Monthly Archives: November 2014

Korea Bound

I am on my way to Korea. I’ll be touching down on Friday the 22nd of November and staying through December 7th. This will be a trip split between family and work projects.

On the work front, I’ll be checking out the latest publications at my favorite bookshops, visiting a couple of bookshops in cities I’ve not yet visited, doing a bit of gallery hopping in Seoul, checking out new photography venues that I’ve (foolishly) overlooked to date, conducting an interview (or two or three) for this blog, and shooting for myself.

If any readers are interested in grabbing coffee and talking photo books, I’d be delighted to connect. Shoot me an e-mail; let’s make something happen.

In Between Something and Nothing & inVisible / Suspended Landscape, Kyungja Jeong

In the Metropolitan Museum here in New York is a small and quirky room all done up in tromp l’oeil–and in wooden inlay no less. From the singular surface of each wall shape and color bring forth intricate, playful depth. The room is a wonder.

Photography works in the opposite manner. The lens takes light bouncing around three dimensional space and compresses it onto the single plane of the photographic surface. On the cover of In Between Something and Nothing, five surfaces intersect at seven joints. Light and shadow push and pull against the spatial compression of the photographic image.

Kyungja Jeong’s photographs “record the moment that she feels something that might be nothing from everyday life.” I don’t know quite what to make of this–and might take it in any number of opposite directions. The photographs are banal: corners where wall meets wall meets ceiling (and a handful with small objects set into such spaces). They contain soft light–gathered here and shadowed there. Though they are in color, the dominant tone is a monotone washed out cream.

Perhaps the room at the Met is not what most comes to mind with these photographs. In a previous apartment in which I lived, my bed was set into a bay window that overlooked the intersection of two busy streets. All night long cars would pass beneath this window, and their headlights would cast shadows across the ceiling. I would lay awake watching the light and shadows as they pushed and stretched across the ceiling before winking out. This might be exactly the knife edge of “something that might be nothing” that Jeong has in mind. The act of recording might make something out of nothing–or it might be that what we perceived as something is shown in the photograph to be merely nothing.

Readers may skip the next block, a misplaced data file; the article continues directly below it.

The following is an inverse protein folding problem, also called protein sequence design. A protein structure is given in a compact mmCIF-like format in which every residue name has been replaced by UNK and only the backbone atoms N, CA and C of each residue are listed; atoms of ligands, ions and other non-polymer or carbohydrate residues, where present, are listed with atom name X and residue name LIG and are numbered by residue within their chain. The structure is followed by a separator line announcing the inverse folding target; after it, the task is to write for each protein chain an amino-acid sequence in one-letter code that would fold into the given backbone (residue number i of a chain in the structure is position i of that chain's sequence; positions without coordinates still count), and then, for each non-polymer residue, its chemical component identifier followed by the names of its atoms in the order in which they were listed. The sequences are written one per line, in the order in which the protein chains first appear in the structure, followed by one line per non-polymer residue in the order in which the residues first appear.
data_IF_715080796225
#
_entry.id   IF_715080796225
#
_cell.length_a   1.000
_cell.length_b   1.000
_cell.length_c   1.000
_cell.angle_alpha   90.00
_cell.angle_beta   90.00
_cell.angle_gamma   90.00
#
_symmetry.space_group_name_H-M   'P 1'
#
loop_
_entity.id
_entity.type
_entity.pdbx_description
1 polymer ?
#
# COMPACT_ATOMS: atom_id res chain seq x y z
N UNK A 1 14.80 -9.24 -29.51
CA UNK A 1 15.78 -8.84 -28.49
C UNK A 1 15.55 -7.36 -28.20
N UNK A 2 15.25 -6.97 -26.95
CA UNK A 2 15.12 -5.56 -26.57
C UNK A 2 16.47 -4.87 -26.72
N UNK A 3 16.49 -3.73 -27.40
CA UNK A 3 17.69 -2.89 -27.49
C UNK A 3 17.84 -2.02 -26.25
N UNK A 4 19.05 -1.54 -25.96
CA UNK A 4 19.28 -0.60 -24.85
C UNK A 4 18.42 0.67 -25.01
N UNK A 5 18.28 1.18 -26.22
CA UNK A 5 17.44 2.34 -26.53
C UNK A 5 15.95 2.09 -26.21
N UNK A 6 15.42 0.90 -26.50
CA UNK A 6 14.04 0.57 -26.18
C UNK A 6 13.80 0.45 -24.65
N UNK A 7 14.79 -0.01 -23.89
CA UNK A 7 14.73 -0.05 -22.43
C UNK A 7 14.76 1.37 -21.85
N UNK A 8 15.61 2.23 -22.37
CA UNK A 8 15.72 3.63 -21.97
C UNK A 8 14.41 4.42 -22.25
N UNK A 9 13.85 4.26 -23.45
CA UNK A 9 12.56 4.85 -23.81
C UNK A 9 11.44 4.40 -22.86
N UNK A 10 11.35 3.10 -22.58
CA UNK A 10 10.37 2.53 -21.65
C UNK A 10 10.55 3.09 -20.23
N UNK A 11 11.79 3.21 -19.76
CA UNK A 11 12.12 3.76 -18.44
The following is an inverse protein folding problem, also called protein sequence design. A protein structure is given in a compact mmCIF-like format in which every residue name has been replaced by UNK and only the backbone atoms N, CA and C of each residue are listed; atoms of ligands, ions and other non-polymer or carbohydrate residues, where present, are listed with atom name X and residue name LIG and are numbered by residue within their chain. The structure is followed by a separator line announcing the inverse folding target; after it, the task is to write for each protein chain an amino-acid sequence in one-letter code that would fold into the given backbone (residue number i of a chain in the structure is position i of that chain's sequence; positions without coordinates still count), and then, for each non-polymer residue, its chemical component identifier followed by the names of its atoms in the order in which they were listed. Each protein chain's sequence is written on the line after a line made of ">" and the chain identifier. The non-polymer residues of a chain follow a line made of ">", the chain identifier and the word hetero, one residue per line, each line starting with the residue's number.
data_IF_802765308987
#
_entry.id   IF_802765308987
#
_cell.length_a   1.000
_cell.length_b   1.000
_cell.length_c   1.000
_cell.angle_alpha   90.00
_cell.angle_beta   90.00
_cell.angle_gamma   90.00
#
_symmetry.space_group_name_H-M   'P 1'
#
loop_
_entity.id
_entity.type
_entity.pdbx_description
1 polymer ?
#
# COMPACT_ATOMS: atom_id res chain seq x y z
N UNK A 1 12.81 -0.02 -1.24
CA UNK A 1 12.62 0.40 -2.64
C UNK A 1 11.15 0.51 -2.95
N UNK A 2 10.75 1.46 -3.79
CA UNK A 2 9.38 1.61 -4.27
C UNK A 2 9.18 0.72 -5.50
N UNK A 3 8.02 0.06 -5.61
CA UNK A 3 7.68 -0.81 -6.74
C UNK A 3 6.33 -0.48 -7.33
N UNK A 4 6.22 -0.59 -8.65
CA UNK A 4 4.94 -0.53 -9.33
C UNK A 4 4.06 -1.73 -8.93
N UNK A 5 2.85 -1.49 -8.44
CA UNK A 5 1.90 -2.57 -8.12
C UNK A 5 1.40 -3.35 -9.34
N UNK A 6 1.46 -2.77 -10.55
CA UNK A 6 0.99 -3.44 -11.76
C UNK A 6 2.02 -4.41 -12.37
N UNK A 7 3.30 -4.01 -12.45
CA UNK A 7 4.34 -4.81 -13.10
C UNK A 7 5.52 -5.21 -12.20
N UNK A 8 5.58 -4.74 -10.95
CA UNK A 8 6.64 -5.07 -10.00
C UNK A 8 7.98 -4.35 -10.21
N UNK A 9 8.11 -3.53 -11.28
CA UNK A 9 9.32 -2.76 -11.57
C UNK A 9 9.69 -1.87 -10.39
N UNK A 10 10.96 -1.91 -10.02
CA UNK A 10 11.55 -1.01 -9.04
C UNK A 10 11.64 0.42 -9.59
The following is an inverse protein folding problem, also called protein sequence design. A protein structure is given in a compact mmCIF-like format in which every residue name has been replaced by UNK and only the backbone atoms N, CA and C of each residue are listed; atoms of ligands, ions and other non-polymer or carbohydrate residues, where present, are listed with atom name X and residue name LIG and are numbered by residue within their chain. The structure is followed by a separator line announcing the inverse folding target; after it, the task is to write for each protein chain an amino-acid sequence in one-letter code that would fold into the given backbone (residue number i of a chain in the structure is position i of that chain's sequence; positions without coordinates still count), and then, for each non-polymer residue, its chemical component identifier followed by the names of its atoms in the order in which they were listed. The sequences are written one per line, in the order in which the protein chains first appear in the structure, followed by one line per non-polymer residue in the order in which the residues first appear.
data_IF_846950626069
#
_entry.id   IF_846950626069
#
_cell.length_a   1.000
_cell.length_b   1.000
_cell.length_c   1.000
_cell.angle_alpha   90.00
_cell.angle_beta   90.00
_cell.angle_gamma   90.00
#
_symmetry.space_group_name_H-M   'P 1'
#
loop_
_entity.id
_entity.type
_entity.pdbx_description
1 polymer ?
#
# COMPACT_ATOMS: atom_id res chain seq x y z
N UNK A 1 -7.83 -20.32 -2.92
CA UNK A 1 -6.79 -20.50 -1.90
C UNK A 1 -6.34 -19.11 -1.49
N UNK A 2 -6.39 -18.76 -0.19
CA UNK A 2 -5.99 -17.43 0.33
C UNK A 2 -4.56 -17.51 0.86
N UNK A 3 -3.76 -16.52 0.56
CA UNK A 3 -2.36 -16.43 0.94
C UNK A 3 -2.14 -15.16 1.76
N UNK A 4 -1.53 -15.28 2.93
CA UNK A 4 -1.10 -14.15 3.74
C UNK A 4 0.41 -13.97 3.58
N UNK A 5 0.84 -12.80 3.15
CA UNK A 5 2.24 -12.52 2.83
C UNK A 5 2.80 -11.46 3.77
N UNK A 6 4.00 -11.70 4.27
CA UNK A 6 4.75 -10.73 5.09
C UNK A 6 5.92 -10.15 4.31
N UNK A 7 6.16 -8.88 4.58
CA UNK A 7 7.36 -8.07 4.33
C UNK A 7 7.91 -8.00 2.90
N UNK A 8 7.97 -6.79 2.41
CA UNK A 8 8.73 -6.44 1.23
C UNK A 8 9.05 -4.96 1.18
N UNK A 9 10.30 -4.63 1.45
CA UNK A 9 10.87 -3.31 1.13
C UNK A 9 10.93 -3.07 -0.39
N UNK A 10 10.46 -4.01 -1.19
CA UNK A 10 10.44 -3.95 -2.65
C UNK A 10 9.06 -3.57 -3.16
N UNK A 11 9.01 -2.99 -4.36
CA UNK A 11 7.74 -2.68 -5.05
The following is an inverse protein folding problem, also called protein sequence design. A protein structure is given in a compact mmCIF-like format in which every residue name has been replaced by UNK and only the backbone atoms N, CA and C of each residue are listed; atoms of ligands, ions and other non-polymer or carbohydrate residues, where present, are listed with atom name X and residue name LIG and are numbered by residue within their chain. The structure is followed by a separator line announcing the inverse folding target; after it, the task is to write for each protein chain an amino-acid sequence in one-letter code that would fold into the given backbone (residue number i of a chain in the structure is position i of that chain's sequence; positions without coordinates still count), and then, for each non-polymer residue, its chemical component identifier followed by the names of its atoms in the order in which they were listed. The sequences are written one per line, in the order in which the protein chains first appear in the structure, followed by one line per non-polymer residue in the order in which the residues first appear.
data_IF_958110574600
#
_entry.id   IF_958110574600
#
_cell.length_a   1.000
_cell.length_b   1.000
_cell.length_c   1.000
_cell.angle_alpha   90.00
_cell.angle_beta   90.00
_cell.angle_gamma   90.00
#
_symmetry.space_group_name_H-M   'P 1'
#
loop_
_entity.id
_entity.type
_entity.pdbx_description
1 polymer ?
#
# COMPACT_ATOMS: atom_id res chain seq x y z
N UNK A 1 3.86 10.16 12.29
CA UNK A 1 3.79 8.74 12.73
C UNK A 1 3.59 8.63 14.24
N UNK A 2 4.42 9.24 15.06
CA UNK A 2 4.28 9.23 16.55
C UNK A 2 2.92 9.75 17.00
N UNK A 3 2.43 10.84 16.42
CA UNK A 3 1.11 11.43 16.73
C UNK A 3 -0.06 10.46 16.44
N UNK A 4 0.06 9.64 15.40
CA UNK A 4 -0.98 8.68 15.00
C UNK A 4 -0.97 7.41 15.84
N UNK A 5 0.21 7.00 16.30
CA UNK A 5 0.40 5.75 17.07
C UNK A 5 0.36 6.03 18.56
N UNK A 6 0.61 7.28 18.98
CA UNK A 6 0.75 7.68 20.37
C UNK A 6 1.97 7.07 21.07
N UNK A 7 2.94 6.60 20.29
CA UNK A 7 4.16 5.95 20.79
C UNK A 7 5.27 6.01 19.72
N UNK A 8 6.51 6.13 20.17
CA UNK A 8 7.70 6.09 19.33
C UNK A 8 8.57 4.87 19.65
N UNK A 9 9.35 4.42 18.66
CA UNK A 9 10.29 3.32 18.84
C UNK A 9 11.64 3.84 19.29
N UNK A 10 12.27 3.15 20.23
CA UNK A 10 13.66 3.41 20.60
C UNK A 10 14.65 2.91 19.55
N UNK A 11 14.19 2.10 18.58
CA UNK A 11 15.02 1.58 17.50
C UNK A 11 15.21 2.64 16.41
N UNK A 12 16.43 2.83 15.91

In the second volume in this pair, Jeong again plays with the photographic surface. In inVisible / Suspended Landscape the ostensible subject is consumed by the surface–droplets and smears of water on glass or reflections in water. This reflective or disruptive surface calls attention to the photographic surface–like in the room at the Met, our eyes our fooled into seeing depth within the hair thin surface of ink on paper. Not only do we perceive that the surface itself has depth, but we strain to look beyond it to the subject behind the surface.

Set stark in the middle of the photographs from “inVisible” are half a dozen photographs from Jeong’s series “Suspended Landscape” of green landscapes with a single lone human figure nearly lost in them. They are distinctly different than the photographs before and after. One can only assume that as readers we are being tested. The photographic surface is no less a distortion here in these photographs where we can see the subject clearly. The figures are as suspended in the landscapes as the landscapes are suspended in the photographic surface.

The design of the book by Yeoun Joo Park, founder of Hezuk Press, is worth noting. The saddle stitched pages of the two slim volumes are offset so that as one flips from page to page the images remain stationary but the edges of the pages float first up then down than back again. The photographs are suspended in the design. They are weightless in a way–perhaps we are again seeing the edge between something and nothing. Park’s design is extremely crafty and self-aware–it does not interfere with the photography but rather amplifies it. (The printing by Munsung, Seoul is also extremely good.)